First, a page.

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Good morning, it’s Tuesday, Nov. 12, 2019. Eighty-eight years ago today, in the then-sleepy California agricultural town of San Jose, Kunisaku Mineta and his wife, Kane Watanabe, welcomed a baby boy into the world.

They named him Norman Yoshio Mineta in homage to the culture they came from and the one they had embraced. Although his Japanese-born parents were prevented from obtaining official U.S. citizenship by the Asian Exclusion Act of 1924, Norm himself was born here -- as American as could be. I mean that literally. My mother was born up the road in San Francisco three-and-a-half years after Norm Mineta. Her parents were immigrants, too. What I’m saying is that Norman Y. Mineta was exactly as American as my mother.

Yet, when military forces of the Empire of Japan crossed the Pacific Ocean to bomb Pearl Harbor, Virginia Oprian and her Romanian-born parents were not carted off to “relocation” camps. But that was the fate of the Minetas and tens of thousands of other families. Ten-year-old Norm found himself on a San Jose freight train platform dressed in his Cub Scout uniform clutching his most prized possessions: a baseball glove, ball, and bat. To a kid it seemed an adventure -- right up until a military policeman confiscated the bat on the grounds it might be used as a weapon. “It’s okay,” said his father, a successful San Jose insurance man. “We’ll get another one.”

Norman Mineta did eventually get another baseball bat, but it took more than 50 years, a story I’ll relate in a moment. First, I’d point you to RealClearPolitics’ front page, which presents our poll averages, videos, breaking news stories, and aggregated opinion columns spanning the political spectrum. We also offer original material from our own reporters and contributors, including the following:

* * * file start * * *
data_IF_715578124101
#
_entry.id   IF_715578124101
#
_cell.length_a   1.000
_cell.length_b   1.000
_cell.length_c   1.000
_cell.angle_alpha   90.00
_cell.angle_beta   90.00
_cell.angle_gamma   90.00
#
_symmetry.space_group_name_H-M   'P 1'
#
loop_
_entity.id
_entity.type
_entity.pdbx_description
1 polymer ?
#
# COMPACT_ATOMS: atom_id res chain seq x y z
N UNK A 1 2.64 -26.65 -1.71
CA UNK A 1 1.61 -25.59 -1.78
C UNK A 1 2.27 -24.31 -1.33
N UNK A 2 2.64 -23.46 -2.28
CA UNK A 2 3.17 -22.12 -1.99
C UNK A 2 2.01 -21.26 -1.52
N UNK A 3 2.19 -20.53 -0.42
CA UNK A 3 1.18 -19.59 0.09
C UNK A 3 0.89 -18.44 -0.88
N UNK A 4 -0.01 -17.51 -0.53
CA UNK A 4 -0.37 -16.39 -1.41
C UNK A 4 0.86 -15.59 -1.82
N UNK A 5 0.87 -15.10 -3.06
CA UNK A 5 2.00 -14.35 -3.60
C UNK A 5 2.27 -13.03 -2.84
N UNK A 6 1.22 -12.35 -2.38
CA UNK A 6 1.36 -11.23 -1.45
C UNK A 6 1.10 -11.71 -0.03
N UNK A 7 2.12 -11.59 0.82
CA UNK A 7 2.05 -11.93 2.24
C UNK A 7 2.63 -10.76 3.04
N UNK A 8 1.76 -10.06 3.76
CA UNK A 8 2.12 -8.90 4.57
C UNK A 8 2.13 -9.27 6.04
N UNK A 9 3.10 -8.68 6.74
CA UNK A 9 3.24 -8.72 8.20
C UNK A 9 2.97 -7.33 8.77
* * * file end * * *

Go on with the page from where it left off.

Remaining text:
* * *

Bloomberg Will Hit an Iceberg. Charles Lipson sees more pitfalls than possibility in the former NYC mayor’s flirtation with a White House run.

Impeachment Halts America's Agenda, Holds Due Process Hostage. Bryant “Corky” Messner argues that Democrats’ impeachment process has run right past the cornerstone of fairness in our system of government.

The Great Conservative Crack-Up Over China.  RealClearMarkets editor John Tamny asserts that Gordon Chang, the much hailed author of “The Coming Collapse of China,” has got it all wrong.

Let Export-Import Bank Die. Also in RCM, Michael Lambert calls the Ex-Im the poster child for crony corporate welfare.

No, U.S. Doesn’t Have the World’s Highest Child Poverty Rate. In RealClearPolicy, Angela Rachidi counters assertions made by Bernie Sanders and Cory Booker on the campaign trail.

What We’ve Learned From Ancient Egypt’s Oldest Brewery. Ross Pomeroy has the details in RealClearScience.

* * *

The Minetas, like many issei (first generation) and nisei (second generation) families living on the West Coast, had just returned from church on Sunday, Dec. 7, 1941, when they heard that Japan had attacked Pearl Harbor. “It was the first time I ever saw my father cry,” Norm Mineta later recalled. “He said, ‘I can’t understand why the land of my birth attacked the land of my heart.’”

In the spring of 1942, that heart would be stretched to the breaking point at Santa Anita’s racetrack where the Japanese-American families were sorted and temporarily housed, and later at their Wyoming internment camp at a place with an ironic name: Heart Mountain.

You may know the outlines of the rest of the story: If not, I’ll briefly summarize Norm Mineta’s illustrious career in public service: